You hear them don’t you? As evening falls: brreet, brreet, brreet! The broken up, rhythmic brreeting, at once comforting—it happens this way every year and there’s something to be said for consistency—and disheartening: summer is ending! Fall is coming!
Don’t confuse their song with the spiral-sounding, siren wailing of the cicadas up in the trees: a long low, buzzing, unbroken, getting higher, higher, more and more shrill, as if someone is swinging a pygmy cat with a kazoo around by the tail—then it stops. Silence. Then it starts again, low to high to silence. Cicada song goes on for the better part of the summer anyway; you hear it during the day. I associate it with heat and humidity, because that’s what summers are like where I’m from. Cricket song comes at night. Brreet, brreet, breet! And you know just what they mean:
Brreet, brreet, brreet! Grab those last rays of summer, those last days at the shore, over the grill, over drinks with the far-flung relatives whose kids don’t have the same vacation schedule as yours so you won’t get to see them unless someone’s willing to travel on really major holidays. Brreet, brreet, brreet! Grab the back-to-school supplies in a hurry: remember how last year you couldn’t find a single pencil sharpener anywhere in your county? Make your kids try on their old school clothes; make up a bag for good will; find those lunch boxes and see if nothing can be done about the stickiness in hers or the eerie smell in his.
Brreet, brreet, brreet! I think with nostalgia about Chester Cricket of The Cricket in Times Square, the wonderful 1960 children’s book by George Selden (illustrated by the incomparable Garth Williams, who also illustrated E.B. White’s Stewart Little and Charlotte’s Web among others). Chester is a country cricket, who—due to a series of picnic snafus, winds up living in the Times Square subway station—where he is befriended by the resourceful, liverwurst-loving Tucker Mouse and the honorable, if wily, Harry Cat. Chester, adopted by little Mario Bellini (whose parents own the newsstand inhabited by Tucker), is soon discovered to be a deeply talented musician, able to whip off symphonies any time he is inspired, giving one impromptu concert after another.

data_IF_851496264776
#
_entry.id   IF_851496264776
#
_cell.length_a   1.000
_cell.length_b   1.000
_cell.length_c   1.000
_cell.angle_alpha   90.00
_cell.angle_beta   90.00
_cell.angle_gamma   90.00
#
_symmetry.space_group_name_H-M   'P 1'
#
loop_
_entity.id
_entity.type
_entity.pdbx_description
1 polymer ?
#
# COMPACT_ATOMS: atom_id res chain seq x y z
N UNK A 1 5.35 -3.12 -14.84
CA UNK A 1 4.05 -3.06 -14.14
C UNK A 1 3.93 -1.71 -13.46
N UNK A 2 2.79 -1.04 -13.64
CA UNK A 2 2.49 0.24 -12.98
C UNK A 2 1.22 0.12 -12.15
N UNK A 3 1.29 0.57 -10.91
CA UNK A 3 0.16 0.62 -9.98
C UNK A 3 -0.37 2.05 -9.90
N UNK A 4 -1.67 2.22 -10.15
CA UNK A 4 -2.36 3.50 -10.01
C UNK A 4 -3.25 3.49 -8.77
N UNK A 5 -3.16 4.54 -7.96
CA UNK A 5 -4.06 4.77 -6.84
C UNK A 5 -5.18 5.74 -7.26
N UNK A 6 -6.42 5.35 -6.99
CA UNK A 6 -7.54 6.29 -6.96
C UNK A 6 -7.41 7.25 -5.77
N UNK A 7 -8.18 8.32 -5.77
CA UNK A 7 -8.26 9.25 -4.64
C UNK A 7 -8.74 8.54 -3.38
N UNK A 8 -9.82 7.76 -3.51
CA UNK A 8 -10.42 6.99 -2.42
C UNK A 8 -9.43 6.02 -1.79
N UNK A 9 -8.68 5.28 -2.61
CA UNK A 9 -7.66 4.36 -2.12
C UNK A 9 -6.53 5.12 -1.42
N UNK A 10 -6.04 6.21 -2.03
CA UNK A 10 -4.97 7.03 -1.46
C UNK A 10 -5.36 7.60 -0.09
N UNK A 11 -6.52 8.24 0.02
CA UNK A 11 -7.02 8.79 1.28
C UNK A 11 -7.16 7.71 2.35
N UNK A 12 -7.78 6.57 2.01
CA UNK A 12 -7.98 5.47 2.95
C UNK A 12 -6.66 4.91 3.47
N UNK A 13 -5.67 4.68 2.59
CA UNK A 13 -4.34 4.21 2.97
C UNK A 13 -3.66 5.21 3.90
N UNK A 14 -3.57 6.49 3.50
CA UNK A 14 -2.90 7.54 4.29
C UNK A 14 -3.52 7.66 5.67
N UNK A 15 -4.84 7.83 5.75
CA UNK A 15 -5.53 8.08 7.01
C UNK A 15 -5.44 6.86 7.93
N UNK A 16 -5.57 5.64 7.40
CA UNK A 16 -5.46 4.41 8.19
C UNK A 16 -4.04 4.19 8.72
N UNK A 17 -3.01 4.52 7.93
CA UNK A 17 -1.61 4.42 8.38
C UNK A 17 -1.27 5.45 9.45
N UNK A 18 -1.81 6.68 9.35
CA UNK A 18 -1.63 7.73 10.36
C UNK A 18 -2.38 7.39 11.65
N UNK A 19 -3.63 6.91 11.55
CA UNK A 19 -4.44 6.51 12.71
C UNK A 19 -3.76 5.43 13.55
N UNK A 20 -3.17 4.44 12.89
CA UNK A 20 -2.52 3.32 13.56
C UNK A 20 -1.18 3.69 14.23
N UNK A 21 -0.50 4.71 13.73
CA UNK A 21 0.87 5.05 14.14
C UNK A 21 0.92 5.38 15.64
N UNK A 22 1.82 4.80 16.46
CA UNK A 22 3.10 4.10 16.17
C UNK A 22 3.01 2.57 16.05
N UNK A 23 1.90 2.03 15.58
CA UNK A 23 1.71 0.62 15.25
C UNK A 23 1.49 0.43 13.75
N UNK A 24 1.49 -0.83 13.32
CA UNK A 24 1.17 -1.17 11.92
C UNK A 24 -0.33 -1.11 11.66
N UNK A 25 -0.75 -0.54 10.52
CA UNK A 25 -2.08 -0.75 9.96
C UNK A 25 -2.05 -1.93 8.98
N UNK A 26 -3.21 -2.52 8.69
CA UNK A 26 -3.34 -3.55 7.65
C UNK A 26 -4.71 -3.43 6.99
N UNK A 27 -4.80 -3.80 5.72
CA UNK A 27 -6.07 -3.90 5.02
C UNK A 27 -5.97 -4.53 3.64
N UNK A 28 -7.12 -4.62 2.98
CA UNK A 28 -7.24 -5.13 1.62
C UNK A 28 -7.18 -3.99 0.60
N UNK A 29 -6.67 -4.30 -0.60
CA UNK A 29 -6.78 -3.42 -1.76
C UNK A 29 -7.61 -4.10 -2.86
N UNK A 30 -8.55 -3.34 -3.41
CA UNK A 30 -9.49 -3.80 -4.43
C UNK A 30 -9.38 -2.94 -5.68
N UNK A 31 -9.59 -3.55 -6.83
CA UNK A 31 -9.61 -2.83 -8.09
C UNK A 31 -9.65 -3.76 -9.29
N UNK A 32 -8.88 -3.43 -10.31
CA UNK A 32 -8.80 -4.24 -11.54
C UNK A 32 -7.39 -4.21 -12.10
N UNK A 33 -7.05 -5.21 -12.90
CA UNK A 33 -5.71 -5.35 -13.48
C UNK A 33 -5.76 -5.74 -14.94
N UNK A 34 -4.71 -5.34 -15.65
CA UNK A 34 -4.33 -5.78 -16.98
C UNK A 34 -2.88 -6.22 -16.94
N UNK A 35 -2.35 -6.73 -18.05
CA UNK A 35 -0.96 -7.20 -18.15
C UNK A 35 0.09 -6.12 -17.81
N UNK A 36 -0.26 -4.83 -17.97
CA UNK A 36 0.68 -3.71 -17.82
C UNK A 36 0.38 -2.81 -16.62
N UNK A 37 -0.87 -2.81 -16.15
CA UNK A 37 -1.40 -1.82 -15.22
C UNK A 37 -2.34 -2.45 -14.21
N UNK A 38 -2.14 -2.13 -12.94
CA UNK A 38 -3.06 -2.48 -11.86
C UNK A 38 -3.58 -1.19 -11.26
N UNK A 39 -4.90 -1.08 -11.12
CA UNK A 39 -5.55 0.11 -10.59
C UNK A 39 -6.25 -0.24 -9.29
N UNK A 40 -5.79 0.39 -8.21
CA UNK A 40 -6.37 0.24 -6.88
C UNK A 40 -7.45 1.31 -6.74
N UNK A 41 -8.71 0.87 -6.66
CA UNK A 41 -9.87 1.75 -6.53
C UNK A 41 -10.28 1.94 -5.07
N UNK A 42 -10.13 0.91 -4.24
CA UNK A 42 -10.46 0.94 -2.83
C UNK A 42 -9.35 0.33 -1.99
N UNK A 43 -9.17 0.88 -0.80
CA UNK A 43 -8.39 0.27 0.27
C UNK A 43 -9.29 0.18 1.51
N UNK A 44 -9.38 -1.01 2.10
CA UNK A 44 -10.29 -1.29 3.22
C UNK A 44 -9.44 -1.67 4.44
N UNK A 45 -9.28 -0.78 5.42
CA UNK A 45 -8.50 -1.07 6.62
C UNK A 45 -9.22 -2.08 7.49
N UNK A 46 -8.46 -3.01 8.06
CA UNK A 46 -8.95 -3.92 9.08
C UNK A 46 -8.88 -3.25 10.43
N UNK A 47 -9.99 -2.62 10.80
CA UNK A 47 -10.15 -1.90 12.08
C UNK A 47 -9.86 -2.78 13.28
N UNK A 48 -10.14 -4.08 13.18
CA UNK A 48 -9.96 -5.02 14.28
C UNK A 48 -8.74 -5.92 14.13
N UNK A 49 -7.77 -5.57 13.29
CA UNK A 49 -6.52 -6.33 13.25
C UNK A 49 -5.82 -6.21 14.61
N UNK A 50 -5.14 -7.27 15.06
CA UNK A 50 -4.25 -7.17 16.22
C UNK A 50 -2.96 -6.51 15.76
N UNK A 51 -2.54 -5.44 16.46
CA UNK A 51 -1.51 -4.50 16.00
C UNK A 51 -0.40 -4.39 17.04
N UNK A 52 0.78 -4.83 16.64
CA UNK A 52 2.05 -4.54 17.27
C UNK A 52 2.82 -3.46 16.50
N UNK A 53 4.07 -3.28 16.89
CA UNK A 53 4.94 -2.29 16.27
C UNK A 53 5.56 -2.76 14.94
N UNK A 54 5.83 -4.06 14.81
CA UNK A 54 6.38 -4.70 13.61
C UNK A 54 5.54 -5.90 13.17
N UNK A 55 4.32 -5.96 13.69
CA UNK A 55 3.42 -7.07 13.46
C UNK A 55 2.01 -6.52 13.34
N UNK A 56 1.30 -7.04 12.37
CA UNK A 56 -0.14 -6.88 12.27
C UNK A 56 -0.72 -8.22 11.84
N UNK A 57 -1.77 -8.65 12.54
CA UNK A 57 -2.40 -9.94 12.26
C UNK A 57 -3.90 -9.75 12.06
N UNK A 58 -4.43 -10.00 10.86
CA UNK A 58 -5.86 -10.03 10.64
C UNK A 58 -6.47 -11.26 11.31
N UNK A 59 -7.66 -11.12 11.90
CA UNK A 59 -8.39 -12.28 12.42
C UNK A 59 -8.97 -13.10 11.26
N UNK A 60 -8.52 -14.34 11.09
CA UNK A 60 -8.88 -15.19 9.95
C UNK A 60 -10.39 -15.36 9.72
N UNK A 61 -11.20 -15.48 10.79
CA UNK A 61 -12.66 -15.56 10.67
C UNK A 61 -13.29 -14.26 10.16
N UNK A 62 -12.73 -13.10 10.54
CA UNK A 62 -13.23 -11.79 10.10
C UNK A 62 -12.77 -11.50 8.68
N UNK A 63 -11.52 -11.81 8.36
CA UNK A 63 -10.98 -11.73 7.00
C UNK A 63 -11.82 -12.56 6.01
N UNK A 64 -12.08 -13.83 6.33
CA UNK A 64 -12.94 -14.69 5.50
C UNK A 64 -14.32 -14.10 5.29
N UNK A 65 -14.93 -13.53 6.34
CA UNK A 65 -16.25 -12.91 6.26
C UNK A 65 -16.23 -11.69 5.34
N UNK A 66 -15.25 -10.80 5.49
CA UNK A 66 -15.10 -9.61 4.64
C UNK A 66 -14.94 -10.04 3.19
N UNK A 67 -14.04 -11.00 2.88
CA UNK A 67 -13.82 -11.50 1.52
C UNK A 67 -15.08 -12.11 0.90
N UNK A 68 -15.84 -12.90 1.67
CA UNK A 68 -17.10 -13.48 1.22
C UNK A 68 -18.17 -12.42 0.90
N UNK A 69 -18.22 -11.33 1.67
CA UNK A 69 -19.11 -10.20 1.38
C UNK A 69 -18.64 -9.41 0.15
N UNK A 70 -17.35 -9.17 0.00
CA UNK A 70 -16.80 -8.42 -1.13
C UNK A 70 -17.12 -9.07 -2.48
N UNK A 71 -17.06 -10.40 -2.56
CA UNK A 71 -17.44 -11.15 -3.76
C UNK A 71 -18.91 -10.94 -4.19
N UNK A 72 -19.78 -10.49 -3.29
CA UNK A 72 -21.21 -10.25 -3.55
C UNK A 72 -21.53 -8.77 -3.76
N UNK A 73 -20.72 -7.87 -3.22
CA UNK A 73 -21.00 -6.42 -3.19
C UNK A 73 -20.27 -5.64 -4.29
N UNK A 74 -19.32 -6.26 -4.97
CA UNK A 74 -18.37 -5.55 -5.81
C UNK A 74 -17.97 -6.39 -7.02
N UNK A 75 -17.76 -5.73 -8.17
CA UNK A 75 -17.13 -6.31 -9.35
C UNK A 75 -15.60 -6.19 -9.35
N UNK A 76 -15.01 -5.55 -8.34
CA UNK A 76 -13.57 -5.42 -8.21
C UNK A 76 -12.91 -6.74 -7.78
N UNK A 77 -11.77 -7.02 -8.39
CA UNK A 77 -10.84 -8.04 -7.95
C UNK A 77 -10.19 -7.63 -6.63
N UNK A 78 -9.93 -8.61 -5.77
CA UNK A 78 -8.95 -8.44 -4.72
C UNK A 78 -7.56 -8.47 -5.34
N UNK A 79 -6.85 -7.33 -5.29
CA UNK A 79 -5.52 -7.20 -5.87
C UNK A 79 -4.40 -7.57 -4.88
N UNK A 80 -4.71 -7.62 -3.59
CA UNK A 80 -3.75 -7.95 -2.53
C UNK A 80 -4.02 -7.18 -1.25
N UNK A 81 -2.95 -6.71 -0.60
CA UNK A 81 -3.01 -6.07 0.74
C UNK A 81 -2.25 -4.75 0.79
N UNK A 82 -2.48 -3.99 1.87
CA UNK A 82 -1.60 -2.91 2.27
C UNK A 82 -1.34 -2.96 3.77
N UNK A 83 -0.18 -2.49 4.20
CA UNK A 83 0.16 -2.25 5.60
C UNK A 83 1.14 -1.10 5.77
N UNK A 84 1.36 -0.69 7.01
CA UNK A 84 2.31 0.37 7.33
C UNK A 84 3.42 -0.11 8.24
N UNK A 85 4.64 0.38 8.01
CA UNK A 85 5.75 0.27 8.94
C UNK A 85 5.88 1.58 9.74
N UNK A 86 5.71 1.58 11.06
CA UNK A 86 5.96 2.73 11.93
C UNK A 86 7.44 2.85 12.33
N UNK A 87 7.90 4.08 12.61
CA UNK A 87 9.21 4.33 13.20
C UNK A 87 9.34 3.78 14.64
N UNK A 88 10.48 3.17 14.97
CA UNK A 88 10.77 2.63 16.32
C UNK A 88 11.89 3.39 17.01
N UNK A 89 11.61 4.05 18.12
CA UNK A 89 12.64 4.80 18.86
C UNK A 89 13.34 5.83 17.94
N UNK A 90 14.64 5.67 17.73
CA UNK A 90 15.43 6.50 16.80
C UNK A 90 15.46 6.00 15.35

I’m nostalgic for Chester, not only because my mother read me the story so many years ago, but also because it seems a very long time since I read the story to my own children. My littlest, Theo, my baby boy, will turn nine at the end of this month. Funny, when the crickets start singing each year, that’s often my reminder to start planning his birthday party.
Theo was already a big fan of Tucker and Harry when I read him Cricket. He was also interested in music, so the story meant even more to him. Chester could touch people with the power of his song, even though he was so tiny and, in other ways (being a bug), fairly powerless. I think, being such a small boy at the time, Theo liked the idea of music magnifying the person playing it. I think he still does. Though it can be tough sometimes to get him to practice, he’ll frequently remain at the piano long after he’s finished what I’ve asked him to play. Theo can spend hours banging out dark, heavy chords, rain-like runs and arpeggios that roll like waves.
“Did you like that?” He’ll say. “That one was called Midnight.” Another is Halloween. Theo’s musical compositions tend to be minor and haunting with names like the above. (Lately, he’s been working out the Harry Potter movie theme by ear.) He loves playing, even if he’d rather do it only when the mood strikes.
“The only reason you’re making me practice,” he roared at me once, “is because you like how it sounds!”
The truth is that I do like how it sounds though, of course, that’s not the only reason I make him do it. I make him do it because he’s good. He’s got something that he’ll be able to do long after he’s done playing basketball and tennis and all the other sports he loves. Something he can do when it’s raining or when he wants to impress someone or just feel good playing on his own. Something beautiful and consistent and reliable. Like the crickets. And there they are again.